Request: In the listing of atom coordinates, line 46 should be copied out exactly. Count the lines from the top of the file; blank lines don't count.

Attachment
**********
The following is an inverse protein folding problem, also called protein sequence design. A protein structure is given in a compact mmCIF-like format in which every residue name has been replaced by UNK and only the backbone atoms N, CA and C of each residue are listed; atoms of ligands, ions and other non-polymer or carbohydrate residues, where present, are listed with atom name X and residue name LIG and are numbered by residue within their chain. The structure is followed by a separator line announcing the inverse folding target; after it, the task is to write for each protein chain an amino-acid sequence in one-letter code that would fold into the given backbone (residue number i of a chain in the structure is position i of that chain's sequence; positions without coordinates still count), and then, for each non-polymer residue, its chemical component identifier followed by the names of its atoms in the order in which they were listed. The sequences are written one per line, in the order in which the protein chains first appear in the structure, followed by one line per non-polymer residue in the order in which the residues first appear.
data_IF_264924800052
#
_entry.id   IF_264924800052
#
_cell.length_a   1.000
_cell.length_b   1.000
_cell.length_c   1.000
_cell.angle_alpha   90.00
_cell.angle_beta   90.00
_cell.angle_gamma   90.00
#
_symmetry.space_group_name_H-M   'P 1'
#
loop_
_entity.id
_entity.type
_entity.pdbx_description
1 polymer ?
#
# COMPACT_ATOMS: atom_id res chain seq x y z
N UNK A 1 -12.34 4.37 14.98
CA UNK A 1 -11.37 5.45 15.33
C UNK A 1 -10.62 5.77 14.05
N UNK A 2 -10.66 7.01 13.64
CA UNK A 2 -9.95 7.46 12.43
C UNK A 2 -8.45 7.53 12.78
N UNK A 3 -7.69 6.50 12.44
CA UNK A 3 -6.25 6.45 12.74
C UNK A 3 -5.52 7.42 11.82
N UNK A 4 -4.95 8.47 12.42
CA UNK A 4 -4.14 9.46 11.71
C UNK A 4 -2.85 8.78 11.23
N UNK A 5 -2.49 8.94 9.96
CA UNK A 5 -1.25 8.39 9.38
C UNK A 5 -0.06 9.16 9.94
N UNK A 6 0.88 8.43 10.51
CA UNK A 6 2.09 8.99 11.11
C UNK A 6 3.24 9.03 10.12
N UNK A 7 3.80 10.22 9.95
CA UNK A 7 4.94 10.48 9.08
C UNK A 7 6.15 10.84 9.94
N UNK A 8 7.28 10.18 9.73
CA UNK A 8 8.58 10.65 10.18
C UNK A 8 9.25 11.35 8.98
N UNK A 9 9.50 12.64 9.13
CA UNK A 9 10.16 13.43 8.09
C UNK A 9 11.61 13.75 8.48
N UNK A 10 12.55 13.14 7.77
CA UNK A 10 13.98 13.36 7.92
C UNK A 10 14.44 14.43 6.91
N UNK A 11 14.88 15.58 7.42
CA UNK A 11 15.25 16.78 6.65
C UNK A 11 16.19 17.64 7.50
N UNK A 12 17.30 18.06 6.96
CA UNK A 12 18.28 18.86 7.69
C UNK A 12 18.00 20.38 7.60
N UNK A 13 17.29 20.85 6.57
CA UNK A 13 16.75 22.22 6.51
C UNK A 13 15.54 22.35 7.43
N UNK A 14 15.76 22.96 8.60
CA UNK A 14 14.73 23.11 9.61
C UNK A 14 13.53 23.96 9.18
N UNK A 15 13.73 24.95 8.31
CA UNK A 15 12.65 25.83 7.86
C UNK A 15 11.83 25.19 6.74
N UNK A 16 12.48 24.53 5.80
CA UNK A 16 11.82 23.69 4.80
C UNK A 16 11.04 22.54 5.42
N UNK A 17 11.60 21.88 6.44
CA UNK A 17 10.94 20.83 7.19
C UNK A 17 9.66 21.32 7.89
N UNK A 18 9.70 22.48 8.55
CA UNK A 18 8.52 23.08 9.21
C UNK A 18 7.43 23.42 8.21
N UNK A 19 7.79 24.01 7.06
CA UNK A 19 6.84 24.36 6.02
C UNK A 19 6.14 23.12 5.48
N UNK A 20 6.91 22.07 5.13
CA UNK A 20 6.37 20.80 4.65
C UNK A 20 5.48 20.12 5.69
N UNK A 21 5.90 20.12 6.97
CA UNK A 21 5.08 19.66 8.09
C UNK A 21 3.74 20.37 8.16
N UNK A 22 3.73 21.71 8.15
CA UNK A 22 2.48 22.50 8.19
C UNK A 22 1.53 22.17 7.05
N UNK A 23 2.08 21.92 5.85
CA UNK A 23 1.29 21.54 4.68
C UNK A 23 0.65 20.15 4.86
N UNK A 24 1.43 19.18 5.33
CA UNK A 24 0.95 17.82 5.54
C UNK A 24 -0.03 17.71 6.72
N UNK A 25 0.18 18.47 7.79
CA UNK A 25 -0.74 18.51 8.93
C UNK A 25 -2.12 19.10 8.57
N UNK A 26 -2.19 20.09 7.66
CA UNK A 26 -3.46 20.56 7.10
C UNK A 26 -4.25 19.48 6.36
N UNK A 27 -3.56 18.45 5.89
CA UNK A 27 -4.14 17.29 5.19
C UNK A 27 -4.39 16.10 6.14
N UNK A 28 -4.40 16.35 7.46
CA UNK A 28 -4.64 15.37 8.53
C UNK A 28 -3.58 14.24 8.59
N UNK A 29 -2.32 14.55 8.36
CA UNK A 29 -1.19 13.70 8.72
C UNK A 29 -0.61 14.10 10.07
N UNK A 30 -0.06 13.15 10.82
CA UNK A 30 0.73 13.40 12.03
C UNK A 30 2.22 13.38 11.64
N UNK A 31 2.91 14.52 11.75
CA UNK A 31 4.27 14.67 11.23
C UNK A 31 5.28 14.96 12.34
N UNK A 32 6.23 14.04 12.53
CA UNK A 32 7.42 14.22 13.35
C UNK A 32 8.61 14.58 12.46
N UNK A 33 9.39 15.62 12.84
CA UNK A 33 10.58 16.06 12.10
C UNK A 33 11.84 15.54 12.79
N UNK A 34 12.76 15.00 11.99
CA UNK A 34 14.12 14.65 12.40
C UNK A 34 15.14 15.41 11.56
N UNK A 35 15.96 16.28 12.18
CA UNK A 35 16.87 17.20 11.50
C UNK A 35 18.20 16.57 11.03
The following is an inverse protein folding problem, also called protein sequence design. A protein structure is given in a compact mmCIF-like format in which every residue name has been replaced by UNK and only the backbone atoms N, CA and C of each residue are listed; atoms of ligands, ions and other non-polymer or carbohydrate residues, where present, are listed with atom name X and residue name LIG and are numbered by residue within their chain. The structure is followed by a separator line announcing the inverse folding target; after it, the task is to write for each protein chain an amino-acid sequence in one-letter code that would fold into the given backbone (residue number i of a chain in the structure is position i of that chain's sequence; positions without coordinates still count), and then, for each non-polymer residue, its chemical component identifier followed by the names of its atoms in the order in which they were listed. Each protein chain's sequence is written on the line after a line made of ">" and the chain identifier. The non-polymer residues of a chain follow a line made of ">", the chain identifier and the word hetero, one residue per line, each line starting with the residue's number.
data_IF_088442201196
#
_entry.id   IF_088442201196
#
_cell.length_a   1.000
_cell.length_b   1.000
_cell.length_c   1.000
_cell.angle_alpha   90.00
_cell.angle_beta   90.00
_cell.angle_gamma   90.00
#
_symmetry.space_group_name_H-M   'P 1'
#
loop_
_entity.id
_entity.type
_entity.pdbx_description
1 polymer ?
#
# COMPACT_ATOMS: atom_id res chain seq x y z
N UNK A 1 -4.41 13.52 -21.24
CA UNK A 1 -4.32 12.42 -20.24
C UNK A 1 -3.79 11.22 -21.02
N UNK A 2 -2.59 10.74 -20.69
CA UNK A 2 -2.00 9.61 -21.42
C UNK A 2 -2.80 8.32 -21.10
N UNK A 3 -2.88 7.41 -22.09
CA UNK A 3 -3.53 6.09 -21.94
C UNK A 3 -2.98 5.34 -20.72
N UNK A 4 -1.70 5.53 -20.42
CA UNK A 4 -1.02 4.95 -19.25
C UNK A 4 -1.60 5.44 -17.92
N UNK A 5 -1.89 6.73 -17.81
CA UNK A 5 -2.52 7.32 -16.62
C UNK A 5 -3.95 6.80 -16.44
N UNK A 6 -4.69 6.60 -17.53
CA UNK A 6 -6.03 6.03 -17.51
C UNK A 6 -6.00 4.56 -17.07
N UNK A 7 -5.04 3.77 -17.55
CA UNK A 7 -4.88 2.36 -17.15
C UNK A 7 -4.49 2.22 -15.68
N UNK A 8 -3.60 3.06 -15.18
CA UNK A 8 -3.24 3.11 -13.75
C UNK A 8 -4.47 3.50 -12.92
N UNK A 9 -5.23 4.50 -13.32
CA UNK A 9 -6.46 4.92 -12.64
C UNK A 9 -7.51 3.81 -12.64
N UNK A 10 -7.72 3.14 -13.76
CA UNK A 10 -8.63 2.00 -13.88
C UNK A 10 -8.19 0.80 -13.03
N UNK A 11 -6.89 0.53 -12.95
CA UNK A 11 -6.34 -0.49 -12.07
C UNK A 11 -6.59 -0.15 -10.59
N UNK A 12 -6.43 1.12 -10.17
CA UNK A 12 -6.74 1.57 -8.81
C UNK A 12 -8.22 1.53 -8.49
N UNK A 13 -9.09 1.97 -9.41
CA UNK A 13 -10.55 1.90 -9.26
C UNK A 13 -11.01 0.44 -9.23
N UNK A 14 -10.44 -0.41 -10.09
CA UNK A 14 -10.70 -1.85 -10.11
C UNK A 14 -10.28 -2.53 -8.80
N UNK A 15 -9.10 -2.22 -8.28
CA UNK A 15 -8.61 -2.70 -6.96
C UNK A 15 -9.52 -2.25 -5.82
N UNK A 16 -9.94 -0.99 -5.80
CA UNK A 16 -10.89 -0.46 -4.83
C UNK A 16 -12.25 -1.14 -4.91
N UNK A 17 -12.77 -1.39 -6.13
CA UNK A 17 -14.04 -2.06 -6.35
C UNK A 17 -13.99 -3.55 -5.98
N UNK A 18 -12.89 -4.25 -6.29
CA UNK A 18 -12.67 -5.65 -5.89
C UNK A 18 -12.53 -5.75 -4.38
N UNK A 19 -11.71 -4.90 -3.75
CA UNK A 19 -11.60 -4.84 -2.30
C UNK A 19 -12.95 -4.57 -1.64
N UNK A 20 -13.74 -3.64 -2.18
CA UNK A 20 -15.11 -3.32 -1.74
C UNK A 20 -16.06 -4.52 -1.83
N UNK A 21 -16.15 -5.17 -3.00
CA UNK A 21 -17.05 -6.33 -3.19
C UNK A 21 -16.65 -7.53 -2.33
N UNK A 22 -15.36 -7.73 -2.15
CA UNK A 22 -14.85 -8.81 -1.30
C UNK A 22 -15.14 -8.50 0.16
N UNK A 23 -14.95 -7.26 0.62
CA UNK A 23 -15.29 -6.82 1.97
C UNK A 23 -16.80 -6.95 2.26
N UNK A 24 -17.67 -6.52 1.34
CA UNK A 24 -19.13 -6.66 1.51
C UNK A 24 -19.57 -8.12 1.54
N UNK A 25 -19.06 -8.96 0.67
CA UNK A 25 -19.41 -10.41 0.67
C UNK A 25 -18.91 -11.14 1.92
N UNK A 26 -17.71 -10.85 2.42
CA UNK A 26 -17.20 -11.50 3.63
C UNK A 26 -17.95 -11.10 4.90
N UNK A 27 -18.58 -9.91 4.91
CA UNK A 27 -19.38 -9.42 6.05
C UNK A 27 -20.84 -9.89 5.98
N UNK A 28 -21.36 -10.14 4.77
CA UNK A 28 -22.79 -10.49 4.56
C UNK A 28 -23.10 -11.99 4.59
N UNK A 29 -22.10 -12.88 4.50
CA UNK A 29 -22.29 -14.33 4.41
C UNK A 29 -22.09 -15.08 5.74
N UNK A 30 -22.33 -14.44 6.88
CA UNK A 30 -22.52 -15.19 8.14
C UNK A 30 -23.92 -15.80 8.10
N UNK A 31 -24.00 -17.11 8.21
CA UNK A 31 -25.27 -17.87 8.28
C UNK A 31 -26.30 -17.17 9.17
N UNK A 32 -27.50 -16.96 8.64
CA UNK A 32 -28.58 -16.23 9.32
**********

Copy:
N UNK A 9 9.50 12.64 9.13